Officially Indian : symbols that define the United States / Cécile R. Ganteaume ; foreword by Colin G. Calloway ; afterword by Paul Chaat Smith.

Ganteaume, Cécile R. [Browse]
First edition.
  • Washington, DC : National Museum of the American Indian, Smithsonian Institution, 2017.
  • ©2017
184 pages : illustrations ; 27 cm


Author of foreword
Author of afterword, colophon, etc
  • Exhibition catalogs
  • History
  • Illustrated works
Summary note
From maps, monuments, and architectural features to stamps and currency, images of Native Americans have been used again and again on visual expressions of American national identity since before the country's founding. In this in-depth study, Cécile R. Ganteaume argues that these representations are not empty symbols but reflect how official and semi-official government institutions -- from the U.S. Army and the Department of the Treasury to the patriotic fraternal society Sons of Liberty -- have attempted to define what the country stands for. Seen collectively and studied in detail, American Indian imagery on a wide range of emblems -- almost invariably distorted and bearing little relation to the reality of Native American-U.S. government relations -- sheds light on the United States' evolving sense of itself as a democratic nation. Generation after generation, Americans have needed to define anew their relationship with American Indians, whose lands they usurped and whom they long regarded as fundamentally different from themselves. Such images as a Plains Indian buffalo hunter on the 1898 four-cent stamp and Sequoyah's likeness etched into glass doors at the Library of Congress in 2013 reveal how deeply rooted American Indians are in U.S. national identity. While the meanings embedded in these artifacts can be paradoxical, counterintuitive, and contradictory to their eras' prevailing attitudes toward actual American Indians, Ganteaume shows how the imagery has been crucial to the ongoing national debate over what it means to be an American.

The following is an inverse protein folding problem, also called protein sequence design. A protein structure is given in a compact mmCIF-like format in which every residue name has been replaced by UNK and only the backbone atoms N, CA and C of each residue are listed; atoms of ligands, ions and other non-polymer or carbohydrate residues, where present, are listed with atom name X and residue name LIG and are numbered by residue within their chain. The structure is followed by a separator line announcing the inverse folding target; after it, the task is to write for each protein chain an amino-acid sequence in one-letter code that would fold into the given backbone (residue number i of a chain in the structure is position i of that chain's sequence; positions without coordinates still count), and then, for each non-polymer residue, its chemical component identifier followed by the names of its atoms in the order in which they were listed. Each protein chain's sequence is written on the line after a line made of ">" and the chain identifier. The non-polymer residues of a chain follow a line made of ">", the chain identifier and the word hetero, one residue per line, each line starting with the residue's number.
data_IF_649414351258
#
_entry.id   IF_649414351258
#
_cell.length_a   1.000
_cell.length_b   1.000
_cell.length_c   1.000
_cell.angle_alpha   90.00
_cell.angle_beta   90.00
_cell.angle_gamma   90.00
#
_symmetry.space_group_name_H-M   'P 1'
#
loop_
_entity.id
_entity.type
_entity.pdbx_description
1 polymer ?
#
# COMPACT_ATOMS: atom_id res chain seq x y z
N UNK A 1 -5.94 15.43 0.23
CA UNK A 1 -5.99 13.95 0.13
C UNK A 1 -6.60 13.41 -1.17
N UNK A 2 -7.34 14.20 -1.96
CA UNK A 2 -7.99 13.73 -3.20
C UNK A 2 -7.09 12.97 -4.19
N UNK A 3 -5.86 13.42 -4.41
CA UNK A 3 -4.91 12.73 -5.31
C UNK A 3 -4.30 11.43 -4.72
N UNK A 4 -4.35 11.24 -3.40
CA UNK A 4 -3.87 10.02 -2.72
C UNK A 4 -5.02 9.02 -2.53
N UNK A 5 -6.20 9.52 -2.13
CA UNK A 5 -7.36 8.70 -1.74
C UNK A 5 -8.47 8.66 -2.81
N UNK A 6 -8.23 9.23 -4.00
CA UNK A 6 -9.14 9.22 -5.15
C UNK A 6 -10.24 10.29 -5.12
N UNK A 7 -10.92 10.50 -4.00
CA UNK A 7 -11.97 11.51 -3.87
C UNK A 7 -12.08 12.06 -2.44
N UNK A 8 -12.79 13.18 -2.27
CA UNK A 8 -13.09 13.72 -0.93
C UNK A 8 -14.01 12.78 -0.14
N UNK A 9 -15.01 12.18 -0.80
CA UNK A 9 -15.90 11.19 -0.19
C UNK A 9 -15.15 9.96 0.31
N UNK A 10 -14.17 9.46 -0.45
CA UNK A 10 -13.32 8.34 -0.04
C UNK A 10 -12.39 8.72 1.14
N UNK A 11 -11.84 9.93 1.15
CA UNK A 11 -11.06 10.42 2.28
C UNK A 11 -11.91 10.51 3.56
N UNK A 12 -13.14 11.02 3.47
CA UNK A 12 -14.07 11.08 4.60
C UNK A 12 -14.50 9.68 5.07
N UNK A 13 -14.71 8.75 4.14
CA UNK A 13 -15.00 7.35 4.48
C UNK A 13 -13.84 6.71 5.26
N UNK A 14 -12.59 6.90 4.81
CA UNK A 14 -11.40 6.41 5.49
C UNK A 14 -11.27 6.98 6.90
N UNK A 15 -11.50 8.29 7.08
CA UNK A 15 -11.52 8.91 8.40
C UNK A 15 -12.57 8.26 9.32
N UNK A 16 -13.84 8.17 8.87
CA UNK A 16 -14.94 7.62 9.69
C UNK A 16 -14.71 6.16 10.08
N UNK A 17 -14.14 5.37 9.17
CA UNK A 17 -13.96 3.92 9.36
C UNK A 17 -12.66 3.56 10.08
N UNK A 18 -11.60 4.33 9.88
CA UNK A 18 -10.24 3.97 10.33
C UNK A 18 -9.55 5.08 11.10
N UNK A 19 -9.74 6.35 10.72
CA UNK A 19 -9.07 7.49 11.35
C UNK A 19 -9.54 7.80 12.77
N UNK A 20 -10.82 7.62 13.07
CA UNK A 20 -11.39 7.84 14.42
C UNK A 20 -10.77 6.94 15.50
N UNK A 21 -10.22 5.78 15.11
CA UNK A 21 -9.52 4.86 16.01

"Published in conjunction with the exhibition Americans, opening at the National Museum of the American Indian in Washington, DC, in October 2017"--Title page verso.
Bibliographic references
Includes bibliographical references and index.
Foreword / Colin G. Calloway -- Introduction: The world's oldest enduring republic -- Essays -- Tupinambas of coastal Brazil, 1505 -- Title pages in America, 1592 -- Allegory of America, 1662 -- Amerique septentrionale divisee en ses principales parties, 1674 -- Novi Belgii Novaque Anglia nec non partis Virginia tabula in locis emendata, 1685 -- Rolls's best Virginia tobacco advertisement, 1700s -- A new map of the whole world with the trade winds according to ye latest and most exact observations, 1732 -- A view of the obelisk erected under liberty-tree in Boston on the rejoicings for the repeal of the Stamp Act, 1766 -- Liberty triumphant, or, The downfall of oppression, 1774 -- Vignette for Royal American magazine, 1774 -- Design proposal for the Great Seal of the United States, 1780 -- A new map of North America with the West India islands : divided according to the preliminary articles of peace, signed at Versailles, 20, Jan. 1783 -- Daniel Morgan Congressional Gold Medal, 1790 -- U.S. Diplomatic Medal for Peace and Commerce, 1792 -- George Washington Peace Medal, 1792 -- William Penn's Treaty with the Indians, 1682, 1827 -- Baptism of Pocahontas, 1839 -- Cover of historical and statistical information respecting the history, condition, and prospects of the Indian tribes of the United States, 1851-57 -- Three-dollar gold coin, 1854-89 -- Fourth Virginia Volunteer Cavalry Regiment, Company E, Powhatan Troop flag, 1860-61 -- Hiawatha Boat centerpiece, 1871 -- Improved order of Red Men membership certificate, ca. 1889 -- Monument to 42nd New York Volunteer Infantry, "Tammany" Regiment, 1891 -- Four-cent Indian Hunting buffalo stamp, 1898 -- The continents : America, 1903-07 -- Indian chiefs headed by Geronimo, passing in review before President Roosevelt, Inauguration Day, 1905 -- Indian-head half-eagle gold coin, 1909 -- Dumbarton Bridge Kicking Bear sculpture, 1915 -- Indian-head insignia used on Lafayette Escadrille biplanes, 1917 -- World War I U.S. Marine Corps uniform items with Indian-head-and-star insignia, 1918-19 -- Hollow Horn Bear fourteen-cent stamp, 1923 -- President Calvin Coolidge wears an eagle-feather headdress, 1927 -- President Franklin D. Roosevelt is inducted into the Boy Scouts Order of the Arrow, 1933 -- Indian head nickel, 1935 -- Pioneers in Kansas, 1935 -- Breaking camp during wartime, 1938 -- Golden Gate International Exposition poster, 1939 -- U.S. Marine Corps War memorial (Iwo Jima Memorial), 1954 -- MK 16 Zuni folding-fin aircraft rocket, 1957 -- Vice President Richard M. Nixon and former chairman of the Three Affiliated Tribes Carl Whitman Jr., 1960 -- Unity, 1966 -- AH-64 Apache helicopter, 1984 -- Jim Thorpe thirty-two-cent stamp, 1998 -- Sacagawea one-dollar coin, 2000 -- U.S. Congressional Gold Medals, Code Talkers Recognition Act of 2008, 2013 -- Sequoyah, 2013 -- Afterword / Paul Chaat Smith.
  • 9781517903305 ((hardcover ; : alkaline paper))
  • 1517903300 ((hardcover ; : alkaline paper))
Other standard number
  • 99978533411
C - S